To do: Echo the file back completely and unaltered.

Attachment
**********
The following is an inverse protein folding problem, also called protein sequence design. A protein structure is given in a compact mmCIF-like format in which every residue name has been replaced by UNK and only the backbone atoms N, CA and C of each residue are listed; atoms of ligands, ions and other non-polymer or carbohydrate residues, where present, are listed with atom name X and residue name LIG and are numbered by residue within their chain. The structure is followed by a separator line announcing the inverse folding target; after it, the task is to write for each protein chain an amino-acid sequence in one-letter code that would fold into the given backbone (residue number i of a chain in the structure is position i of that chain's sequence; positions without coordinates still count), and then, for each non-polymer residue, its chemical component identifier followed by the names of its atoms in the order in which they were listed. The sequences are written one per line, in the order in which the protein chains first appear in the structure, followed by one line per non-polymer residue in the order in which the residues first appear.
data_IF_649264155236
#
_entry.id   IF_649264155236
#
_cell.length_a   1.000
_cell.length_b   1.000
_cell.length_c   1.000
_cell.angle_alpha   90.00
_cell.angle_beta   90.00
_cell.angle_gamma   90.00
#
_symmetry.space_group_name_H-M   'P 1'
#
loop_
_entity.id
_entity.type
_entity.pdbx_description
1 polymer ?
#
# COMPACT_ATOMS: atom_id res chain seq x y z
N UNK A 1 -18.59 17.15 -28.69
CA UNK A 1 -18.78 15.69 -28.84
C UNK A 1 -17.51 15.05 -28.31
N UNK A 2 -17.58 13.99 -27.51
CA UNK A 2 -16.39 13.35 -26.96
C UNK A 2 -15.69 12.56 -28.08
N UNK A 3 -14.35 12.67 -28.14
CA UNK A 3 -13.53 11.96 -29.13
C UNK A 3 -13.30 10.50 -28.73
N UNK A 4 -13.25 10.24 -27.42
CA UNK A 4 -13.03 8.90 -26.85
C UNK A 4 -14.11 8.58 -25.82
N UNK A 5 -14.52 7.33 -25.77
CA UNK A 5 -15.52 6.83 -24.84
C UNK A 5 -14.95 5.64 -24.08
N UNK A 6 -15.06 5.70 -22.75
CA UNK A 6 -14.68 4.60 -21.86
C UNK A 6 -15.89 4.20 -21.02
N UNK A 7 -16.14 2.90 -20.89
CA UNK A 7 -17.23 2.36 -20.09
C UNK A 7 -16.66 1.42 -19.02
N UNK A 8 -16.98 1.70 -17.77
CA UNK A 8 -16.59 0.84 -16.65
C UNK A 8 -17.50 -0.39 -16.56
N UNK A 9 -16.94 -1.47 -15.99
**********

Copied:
The following is an inverse protein folding problem, also called protein sequence design. A protein structure is given in a compact mmCIF-like format in which every residue name has been replaced by UNK and only the backbone atoms N, CA and C of each residue are listed; atoms of ligands, ions and other non-polymer or carbohydrate residues, where present, are listed with atom name X and residue name LIG and are numbered by residue within their chain. The structure is followed by a separator line announcing the inverse folding target; after it, the task is to write for each protein chain an amino-acid sequence in one-letter code that would fold into the given backbone (residue number i of a chain in the structure is position i of that chain's sequence; positions without coordinates still count), and then, for each non-polymer residue, its chemical component identifier followed by the names of its atoms in the order in which they were listed. The sequences are written one per line, in the order in which the protein chains first appear in the structure, followed by one line per non-polymer residue in the order in which the residues first appear.
data_IF_649264155236
#
_entry.id   IF_649264155236
#
_cell.length_a   1.000
_cell.length_b   1.000
_cell.length_c   1.000
_cell.angle_alpha   90.00
_cell.angle_beta   90.00
_cell.angle_gamma   90.00
#
_symmetry.space_group_name_H-M   'P 1'
#
loop_
_entity.id
_entity.type
_entity.pdbx_description
1 polymer ?
#
# COMPACT_ATOMS: atom_id res chain seq x y z
N UNK A 1 -18.59 17.15 -28.69
CA UNK A 1 -18.78 15.69 -28.84
C UNK A 1 -17.51 15.05 -28.31
N UNK A 2 -17.58 13.99 -27.51
CA UNK A 2 -16.39 13.35 -26.96
C UNK A 2 -15.69 12.56 -28.08
N UNK A 3 -14.35 12.67 -28.14
CA UNK A 3 -13.53 11.96 -29.13
C UNK A 3 -13.30 10.50 -28.73
N UNK A 4 -13.25 10.24 -27.42
CA UNK A 4 -13.03 8.90 -26.85
C UNK A 4 -14.11 8.58 -25.82
N UNK A 5 -14.52 7.33 -25.77
CA UNK A 5 -15.52 6.83 -24.84
C UNK A 5 -14.95 5.64 -24.08
N UNK A 6 -15.06 5.70 -22.75
CA UNK A 6 -14.68 4.60 -21.86
C UNK A 6 -15.89 4.20 -21.02
N UNK A 7 -16.14 2.90 -20.89
CA UNK A 7 -17.23 2.36 -20.09
C UNK A 7 -16.66 1.42 -19.02
N UNK A 8 -16.98 1.70 -17.77
CA UNK A 8 -16.59 0.84 -16.65
C UNK A 8 -17.50 -0.39 -16.56
N UNK A 9 -16.94 -1.47 -15.99